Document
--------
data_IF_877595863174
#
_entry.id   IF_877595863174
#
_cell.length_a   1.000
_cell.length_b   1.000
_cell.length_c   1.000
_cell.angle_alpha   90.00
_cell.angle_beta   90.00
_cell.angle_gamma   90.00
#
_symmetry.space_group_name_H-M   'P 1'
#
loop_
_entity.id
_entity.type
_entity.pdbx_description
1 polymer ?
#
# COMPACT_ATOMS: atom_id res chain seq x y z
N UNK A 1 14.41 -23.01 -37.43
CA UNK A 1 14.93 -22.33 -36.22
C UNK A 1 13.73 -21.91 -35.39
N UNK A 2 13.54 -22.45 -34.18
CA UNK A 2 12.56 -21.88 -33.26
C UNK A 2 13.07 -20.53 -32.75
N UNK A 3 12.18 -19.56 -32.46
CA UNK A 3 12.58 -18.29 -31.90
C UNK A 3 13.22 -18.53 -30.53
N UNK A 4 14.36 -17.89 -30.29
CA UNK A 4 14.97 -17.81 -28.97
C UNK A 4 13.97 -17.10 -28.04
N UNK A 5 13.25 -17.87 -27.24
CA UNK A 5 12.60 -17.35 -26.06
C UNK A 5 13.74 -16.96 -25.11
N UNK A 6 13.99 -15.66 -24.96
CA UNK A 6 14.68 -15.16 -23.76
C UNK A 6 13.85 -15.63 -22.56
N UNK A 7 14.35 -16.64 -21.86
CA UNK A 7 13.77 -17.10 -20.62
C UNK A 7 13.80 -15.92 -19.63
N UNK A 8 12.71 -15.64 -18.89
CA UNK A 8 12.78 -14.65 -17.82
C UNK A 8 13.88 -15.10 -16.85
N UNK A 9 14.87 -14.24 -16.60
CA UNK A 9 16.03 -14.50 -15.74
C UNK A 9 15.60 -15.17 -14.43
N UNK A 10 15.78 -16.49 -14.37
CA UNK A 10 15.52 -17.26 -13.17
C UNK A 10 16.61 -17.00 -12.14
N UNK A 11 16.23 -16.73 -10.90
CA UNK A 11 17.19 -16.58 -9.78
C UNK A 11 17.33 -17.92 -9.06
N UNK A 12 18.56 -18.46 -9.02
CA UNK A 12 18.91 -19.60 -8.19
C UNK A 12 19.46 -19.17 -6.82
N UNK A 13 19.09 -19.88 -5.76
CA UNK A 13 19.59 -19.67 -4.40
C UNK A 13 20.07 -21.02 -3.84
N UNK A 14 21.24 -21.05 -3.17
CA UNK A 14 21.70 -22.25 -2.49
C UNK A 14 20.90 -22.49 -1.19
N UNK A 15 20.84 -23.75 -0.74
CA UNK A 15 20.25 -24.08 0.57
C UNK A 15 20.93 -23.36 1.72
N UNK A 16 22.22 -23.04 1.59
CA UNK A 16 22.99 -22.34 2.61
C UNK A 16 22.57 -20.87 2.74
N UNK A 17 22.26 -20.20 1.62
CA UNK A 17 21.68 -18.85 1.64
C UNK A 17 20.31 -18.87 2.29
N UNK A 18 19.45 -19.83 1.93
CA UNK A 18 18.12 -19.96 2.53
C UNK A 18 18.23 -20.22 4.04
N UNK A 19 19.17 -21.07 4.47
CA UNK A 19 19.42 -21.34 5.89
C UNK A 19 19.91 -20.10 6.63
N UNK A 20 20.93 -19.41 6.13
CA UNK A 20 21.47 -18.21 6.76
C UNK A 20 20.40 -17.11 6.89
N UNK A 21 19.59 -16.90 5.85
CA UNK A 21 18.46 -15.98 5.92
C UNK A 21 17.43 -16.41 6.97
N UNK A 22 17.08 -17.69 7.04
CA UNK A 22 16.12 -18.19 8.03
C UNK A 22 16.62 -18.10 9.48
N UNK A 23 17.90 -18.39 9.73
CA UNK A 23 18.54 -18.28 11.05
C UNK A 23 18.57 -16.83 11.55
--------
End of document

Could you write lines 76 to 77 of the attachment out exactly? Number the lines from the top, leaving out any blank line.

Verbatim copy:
CA UNK A 19 19.42 -21.34 5.89
C UNK A 19 19.91 -20.10 6.63